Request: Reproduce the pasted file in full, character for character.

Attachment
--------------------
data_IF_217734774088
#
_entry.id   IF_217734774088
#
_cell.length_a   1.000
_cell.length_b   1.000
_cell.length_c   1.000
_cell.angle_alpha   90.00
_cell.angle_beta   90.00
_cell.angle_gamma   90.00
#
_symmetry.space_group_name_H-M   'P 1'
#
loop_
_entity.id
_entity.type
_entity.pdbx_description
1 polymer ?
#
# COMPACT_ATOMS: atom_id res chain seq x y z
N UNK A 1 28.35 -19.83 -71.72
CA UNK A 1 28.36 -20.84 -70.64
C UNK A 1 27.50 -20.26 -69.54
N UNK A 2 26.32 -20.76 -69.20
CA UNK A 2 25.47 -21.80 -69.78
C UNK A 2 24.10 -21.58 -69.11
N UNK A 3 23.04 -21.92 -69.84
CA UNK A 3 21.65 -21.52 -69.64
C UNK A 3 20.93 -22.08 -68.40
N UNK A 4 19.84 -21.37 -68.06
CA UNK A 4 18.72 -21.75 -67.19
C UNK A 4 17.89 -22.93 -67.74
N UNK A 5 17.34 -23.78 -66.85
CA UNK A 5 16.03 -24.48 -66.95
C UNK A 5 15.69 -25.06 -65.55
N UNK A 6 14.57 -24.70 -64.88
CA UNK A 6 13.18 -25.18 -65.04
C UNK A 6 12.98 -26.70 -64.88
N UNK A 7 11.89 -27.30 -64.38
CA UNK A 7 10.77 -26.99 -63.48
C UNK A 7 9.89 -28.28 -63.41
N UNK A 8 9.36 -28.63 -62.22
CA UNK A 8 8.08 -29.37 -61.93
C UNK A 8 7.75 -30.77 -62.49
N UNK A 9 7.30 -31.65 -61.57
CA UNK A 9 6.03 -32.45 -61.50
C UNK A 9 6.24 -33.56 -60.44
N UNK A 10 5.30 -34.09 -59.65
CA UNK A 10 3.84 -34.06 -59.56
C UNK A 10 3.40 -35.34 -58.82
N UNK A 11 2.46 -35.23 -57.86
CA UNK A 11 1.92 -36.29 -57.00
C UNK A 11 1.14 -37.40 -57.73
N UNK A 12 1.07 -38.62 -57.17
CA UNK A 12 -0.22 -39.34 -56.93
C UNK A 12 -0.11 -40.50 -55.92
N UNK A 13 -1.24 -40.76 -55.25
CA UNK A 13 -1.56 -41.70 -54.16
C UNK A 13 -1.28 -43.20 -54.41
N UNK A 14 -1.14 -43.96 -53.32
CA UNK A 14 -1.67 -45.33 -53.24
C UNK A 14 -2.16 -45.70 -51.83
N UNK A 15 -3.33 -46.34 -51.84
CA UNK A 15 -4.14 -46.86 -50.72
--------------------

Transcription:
data_IF_217734774088
#
_entry.id   IF_217734774088
#
_cell.length_a   1.000
_cell.length_b   1.000
_cell.length_c   1.000
_cell.angle_alpha   90.00
_cell.angle_beta   90.00
_cell.angle_gamma   90.00
#
_symmetry.space_group_name_H-M   'P 1'
#
loop_
_entity.id
_entity.type
_entity.pdbx_description
1 polymer ?
#
# COMPACT_ATOMS: atom_id res chain seq x y z
N UNK A 1 28.35 -19.83 -71.72
CA UNK A 1 28.36 -20.84 -70.64
C UNK A 1 27.50 -20.26 -69.54
N UNK A 2 26.32 -20.76 -69.20
CA UNK A 2 25.47 -21.80 -69.78
C UNK A 2 24.10 -21.58 -69.11
N UNK A 3 23.04 -21.92 -69.84
CA UNK A 3 21.65 -21.52 -69.64
C UNK A 3 20.93 -22.08 -68.40
N UNK A 4 19.84 -21.37 -68.06
CA UNK A 4 18.72 -21.75 -67.19
C UNK A 4 17.89 -22.93 -67.74
N UNK A 5 17.34 -23.78 -66.85
CA UNK A 5 16.03 -24.48 -66.95
C UNK A 5 15.69 -25.06 -65.55
N UNK A 6 14.57 -24.70 -64.88
CA UNK A 6 13.18 -25.18 -65.04
C UNK A 6 12.98 -26.70 -64.88
N UNK A 7 11.89 -27.30 -64.38
CA UNK A 7 10.77 -26.99 -63.48
C UNK A 7 9.89 -28.28 -63.41
N UNK A 8 9.36 -28.63 -62.22
CA UNK A 8 8.08 -29.37 -61.93
C UNK A 8 7.75 -30.77 -62.49
N UNK A 9 7.30 -31.65 -61.57
CA UNK A 9 6.03 -32.45 -61.50
C UNK A 9 6.24 -33.56 -60.44
N UNK A 10 5.30 -34.09 -59.65
CA UNK A 10 3.84 -34.06 -59.56
C UNK A 10 3.40 -35.34 -58.82
N UNK A 11 2.46 -35.23 -57.86
CA UNK A 11 1.92 -36.29 -57.00
C UNK A 11 1.14 -37.40 -57.73
N UNK A 12 1.07 -38.62 -57.17
CA UNK A 12 -0.22 -39.34 -56.93
C UNK A 12 -0.11 -40.50 -55.92
N UNK A 13 -1.24 -40.76 -55.25
CA UNK A 13 -1.56 -41.70 -54.16
C UNK A 13 -1.28 -43.20 -54.41
N UNK A 14 -1.14 -43.96 -53.32
CA UNK A 14 -1.67 -45.33 -53.24
C UNK A 14 -2.16 -45.70 -51.83
N UNK A 15 -3.33 -46.34 -51.84
CA UNK A 15 -4.14 -46.86 -50.72